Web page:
Are state government workers satisfied with their jobs when the organization is effective?

Author:Caillier, James G.

Research examining the impact of specific extrinsic and intrinsic factors on satisfaction can be traced back to the Human Relations era of organizational theory which began in the late 1920s. After 80 years, however, researchers are still continuing to study factors that affect satisfaction (Brewer, Selden, & Facer, 2000; Bright, 2008; Crewson, 1997; Dehart-Davis, Marlowe, & Pandey, 2006; Naff & Crum, 1999; Perry, 1996; Rainey & Steinbauer, 1999) because there is still a lot that is unclear (Perry and Wise 1990). As a result, questions arise as to whether or not public officials know which factors can increase the satisfaction of their employees.

One possible factor that can enlighten public officials is organizational effectiveness. The belief is that employees want their organization to achieve its goals and mission and, when it does, organizational effectiveness serves as an intrinsic incentive that can improve job satisfaction. Thus employees may respond to additional factors besides financial incentives. While this association is very important, as it can explain job satisfaction differences across government agencies, it is seldom studied.

Therefore, the goal of this article is to determine the connection between organizational effectiveness and job satisfaction. That is, will government workers have higher job satisfaction scores when they perceive the agency is fulfilling its mission and goals? To explore this relationship, other mitigating factors such as public service motivation, role ambiguity, and position in the organization are examined as well. In examining organizational effectiveness and employee satisfaction, this article is organized in the following manner. First, relevant literature is examined and hypotheses are proposed. Second, a model is developed and the measurement of each variable is explained. Third, the model is tested on state government employees and the results are discussed. Last, the conclusion explains the article's implications and caveats, along with possible topics for future research.


Job satisfaction, a response to the experience of specific tasks (Williams & Hazer, 1986), is the most studied facet of organizational behavior (Rainey, 1991). Research on this topic demonstrates that satisfied employees have superior attendance (Eby, Freeman, Rush, & Lance, 1999), locus of control (Elias, 2009), commitment (Boardman & Sundquist, 2009), and are less likely to be involved in misconduct (Andreoli & Lefkowitz, 2009) when compared to dissatisfied workers. Therefore, organizations stand to benefit when workers are satisfied. Despite these findings, however, scholars have been divided regarding the connection between job satisfaction and improved job performance (e.g., Brayfield & Crockett, 1955; Iaffaldano & Muchinsky, 1985; Petty, McGee, & Cavender, 1984); and, few have empirically examined the relationship between job satisfaction and organizational effectiveness (Boardman & Sunquist, 2009; Kim, 2005; Perry & Miller, 1991; Taris & Schreurs, 2009). Therefore, the association between job satisfaction and organizational effectiveness is investigated in this article.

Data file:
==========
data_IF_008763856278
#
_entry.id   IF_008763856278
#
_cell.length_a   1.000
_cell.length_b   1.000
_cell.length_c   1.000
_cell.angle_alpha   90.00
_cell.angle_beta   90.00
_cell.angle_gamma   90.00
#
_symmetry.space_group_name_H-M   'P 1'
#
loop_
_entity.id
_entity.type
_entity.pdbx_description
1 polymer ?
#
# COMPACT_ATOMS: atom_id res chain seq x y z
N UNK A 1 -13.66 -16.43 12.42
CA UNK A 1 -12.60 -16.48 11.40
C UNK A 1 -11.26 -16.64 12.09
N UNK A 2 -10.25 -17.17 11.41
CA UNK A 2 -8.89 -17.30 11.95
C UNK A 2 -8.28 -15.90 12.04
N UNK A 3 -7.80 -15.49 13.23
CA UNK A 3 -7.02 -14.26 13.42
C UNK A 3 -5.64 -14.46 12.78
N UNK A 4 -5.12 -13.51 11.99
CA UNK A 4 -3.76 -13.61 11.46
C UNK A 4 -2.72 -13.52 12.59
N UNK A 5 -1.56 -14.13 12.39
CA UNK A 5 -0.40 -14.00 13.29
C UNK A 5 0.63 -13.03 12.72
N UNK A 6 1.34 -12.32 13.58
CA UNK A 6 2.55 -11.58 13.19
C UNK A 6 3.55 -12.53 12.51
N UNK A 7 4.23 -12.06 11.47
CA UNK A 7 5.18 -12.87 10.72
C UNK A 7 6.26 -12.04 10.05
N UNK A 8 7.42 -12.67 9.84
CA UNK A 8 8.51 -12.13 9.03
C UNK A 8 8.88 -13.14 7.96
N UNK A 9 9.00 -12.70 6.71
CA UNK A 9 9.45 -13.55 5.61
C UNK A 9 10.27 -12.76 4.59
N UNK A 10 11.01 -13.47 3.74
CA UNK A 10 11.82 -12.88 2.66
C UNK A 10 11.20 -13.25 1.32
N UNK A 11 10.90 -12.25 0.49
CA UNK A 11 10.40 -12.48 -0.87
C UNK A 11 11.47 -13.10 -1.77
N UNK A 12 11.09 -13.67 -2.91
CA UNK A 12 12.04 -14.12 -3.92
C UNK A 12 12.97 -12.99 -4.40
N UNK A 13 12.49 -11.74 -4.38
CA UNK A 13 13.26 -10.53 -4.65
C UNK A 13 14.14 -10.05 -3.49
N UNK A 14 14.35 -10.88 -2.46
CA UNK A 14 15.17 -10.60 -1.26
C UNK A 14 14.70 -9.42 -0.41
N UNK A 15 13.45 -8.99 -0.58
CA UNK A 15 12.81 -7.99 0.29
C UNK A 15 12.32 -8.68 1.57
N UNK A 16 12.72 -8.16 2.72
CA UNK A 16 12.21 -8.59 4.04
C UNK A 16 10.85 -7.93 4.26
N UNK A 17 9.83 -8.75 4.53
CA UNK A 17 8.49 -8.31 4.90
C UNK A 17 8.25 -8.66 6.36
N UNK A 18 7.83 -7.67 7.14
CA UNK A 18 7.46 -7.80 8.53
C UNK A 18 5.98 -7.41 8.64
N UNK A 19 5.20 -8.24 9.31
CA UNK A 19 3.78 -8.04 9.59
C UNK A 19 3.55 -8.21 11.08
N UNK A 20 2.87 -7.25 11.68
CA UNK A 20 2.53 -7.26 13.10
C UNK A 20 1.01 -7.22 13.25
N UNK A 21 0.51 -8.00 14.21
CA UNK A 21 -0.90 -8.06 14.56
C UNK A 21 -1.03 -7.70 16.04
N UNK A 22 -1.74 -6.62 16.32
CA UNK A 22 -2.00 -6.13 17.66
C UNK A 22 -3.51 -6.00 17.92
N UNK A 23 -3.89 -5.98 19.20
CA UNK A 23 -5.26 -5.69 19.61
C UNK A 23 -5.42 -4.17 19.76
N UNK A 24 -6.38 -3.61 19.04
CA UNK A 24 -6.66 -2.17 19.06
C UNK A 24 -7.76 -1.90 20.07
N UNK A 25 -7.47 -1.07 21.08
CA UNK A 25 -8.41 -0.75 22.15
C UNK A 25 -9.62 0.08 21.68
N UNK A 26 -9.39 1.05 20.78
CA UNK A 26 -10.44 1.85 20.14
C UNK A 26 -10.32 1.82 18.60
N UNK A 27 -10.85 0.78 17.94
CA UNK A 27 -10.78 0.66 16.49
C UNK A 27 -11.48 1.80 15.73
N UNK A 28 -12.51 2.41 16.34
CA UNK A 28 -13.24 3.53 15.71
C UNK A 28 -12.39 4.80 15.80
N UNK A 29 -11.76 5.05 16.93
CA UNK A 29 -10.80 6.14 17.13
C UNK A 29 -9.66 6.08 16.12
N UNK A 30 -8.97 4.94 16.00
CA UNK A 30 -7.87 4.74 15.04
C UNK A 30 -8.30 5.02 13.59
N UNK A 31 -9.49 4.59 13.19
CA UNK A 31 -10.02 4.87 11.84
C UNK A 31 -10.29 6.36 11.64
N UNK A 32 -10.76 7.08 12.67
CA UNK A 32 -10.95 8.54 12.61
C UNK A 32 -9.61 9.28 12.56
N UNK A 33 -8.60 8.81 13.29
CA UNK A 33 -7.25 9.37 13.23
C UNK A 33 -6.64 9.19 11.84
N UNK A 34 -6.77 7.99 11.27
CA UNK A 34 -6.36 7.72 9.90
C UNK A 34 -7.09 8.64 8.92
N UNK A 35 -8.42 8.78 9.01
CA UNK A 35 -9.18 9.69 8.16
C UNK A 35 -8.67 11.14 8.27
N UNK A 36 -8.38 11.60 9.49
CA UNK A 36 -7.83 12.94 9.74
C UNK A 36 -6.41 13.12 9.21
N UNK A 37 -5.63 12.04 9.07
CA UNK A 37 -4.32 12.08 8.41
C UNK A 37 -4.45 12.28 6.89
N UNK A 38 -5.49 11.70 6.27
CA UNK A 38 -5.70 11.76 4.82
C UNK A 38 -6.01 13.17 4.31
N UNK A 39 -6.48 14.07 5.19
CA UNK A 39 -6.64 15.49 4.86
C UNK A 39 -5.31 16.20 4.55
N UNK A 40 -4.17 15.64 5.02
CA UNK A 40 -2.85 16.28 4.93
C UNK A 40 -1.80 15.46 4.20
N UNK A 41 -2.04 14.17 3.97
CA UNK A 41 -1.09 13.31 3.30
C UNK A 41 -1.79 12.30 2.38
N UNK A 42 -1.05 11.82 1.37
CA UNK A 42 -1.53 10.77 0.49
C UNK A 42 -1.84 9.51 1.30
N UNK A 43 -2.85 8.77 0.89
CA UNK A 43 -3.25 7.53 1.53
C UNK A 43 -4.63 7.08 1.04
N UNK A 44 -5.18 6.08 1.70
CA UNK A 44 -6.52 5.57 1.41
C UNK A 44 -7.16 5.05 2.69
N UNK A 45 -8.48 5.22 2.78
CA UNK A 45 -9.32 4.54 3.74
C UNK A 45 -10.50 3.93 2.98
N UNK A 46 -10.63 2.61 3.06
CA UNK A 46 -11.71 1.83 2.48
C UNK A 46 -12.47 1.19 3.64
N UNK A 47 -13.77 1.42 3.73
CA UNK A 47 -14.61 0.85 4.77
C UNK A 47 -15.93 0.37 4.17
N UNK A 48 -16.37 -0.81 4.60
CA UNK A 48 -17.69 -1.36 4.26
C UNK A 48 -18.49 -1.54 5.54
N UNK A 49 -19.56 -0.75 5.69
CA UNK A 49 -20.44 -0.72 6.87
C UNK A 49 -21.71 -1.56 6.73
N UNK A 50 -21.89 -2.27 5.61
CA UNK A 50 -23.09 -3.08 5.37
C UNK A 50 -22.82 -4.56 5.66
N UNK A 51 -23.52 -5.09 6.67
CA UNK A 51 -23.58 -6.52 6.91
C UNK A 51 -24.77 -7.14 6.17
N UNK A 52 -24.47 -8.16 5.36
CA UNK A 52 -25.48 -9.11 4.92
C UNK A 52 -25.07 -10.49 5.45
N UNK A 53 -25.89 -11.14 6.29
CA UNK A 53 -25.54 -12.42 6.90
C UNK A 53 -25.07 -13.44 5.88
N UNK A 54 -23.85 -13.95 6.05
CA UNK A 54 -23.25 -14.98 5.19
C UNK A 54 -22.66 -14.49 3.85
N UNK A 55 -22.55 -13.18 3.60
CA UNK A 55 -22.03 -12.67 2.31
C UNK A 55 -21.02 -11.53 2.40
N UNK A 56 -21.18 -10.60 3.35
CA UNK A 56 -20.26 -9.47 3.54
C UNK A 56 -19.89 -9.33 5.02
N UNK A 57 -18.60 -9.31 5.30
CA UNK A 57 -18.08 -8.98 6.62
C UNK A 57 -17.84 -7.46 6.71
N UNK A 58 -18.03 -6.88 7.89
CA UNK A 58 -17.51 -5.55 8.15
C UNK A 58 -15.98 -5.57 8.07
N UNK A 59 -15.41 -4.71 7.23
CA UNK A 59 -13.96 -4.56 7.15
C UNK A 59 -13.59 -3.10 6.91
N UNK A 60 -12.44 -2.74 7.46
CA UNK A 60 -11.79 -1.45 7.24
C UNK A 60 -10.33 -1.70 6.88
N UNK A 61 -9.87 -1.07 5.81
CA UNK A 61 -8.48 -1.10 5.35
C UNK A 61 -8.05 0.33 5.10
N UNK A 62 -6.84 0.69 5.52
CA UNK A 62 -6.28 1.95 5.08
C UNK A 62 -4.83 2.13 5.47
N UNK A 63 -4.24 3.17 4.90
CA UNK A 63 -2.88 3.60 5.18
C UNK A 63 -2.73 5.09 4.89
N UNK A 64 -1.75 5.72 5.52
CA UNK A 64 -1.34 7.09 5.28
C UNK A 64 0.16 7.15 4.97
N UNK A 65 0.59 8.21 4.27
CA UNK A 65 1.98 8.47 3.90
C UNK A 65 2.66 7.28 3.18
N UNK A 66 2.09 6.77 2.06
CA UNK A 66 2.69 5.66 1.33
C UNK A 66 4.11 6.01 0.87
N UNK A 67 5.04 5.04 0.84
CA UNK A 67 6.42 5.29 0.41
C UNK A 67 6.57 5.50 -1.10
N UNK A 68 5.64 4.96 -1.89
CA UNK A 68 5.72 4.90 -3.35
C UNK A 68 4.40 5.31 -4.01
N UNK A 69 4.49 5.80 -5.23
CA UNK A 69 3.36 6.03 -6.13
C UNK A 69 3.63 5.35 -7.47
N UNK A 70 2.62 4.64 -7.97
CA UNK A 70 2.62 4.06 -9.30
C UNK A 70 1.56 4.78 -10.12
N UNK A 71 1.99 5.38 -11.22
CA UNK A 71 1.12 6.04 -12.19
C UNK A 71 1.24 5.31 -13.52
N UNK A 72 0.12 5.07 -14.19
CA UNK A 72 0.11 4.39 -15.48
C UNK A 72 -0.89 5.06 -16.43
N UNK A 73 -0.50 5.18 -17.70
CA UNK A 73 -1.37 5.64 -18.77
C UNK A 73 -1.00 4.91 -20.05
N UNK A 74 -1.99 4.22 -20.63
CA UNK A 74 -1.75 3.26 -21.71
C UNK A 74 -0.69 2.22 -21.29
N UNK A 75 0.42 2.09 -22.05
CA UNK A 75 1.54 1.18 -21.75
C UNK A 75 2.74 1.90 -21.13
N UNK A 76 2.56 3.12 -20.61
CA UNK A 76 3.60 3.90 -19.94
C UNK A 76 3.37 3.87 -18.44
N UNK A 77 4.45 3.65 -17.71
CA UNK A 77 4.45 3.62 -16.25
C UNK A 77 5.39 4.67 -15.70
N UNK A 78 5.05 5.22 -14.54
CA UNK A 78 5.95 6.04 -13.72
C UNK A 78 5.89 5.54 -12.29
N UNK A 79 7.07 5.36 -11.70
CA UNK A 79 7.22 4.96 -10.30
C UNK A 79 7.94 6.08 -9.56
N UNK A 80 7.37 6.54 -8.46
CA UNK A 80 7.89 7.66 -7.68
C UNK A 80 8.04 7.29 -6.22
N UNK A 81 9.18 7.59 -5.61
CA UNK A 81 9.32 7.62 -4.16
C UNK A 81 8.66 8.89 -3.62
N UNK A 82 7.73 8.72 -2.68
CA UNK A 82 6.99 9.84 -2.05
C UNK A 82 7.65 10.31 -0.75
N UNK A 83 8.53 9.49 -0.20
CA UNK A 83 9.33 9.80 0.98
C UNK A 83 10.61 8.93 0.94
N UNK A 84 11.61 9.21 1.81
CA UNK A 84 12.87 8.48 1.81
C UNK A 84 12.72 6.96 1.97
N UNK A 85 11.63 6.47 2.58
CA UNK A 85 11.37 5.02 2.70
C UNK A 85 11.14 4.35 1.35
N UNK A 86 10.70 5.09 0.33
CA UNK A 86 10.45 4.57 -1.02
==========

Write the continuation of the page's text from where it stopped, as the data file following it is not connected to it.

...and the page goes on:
In addition to organizational effectiveness, there are other factors that are expected to affect job satisfaction. As a result, this section explores the relevant individual and organizational factors that are assumed to affect job satisfaction. Furthermore, hypotheses and a job satisfaction model were developed from organizational behavior literature.

Demographic Factors

Age, gender, ethnicity, tenure, and educational attainment are common factors that are included in job satisfaction research. While these factors are sometimes associated with job satisfaction, scholars normally use them only as control variables and, little, if any, attention is devoted to their association with job satisfaction (e.g., Boardman & Sundquist, 2009; Bright, 2008; Naff & Crum, 1999). This article will follow this same path by including these demographic variables in the model and by not hypothesizing their expected relationships and discussing their results.


PAGA is a measure of employee perceptions regarding their organization's effectiveness towards the achievement of its mission and goals. The rationale behind PAGA is that perceived organizational effectiveness positively affects employee job satisfaction because workers inherently want their employing organization to achieve its stated mission and goals. Specifically, employee job satisfaction increases when organizations fulfill their mission and goals because PAGA serves as an intrinsic incentive. Scholars have long argued that organizational related performance measures, such as PAGA, can serve to motivate and increase employee job satisfaction (Barnard, 1938; Clark & Wilson, 1961; Grant, 2007; Hackman & Oldham, 1980; Rainey & Steinbauer, 1999).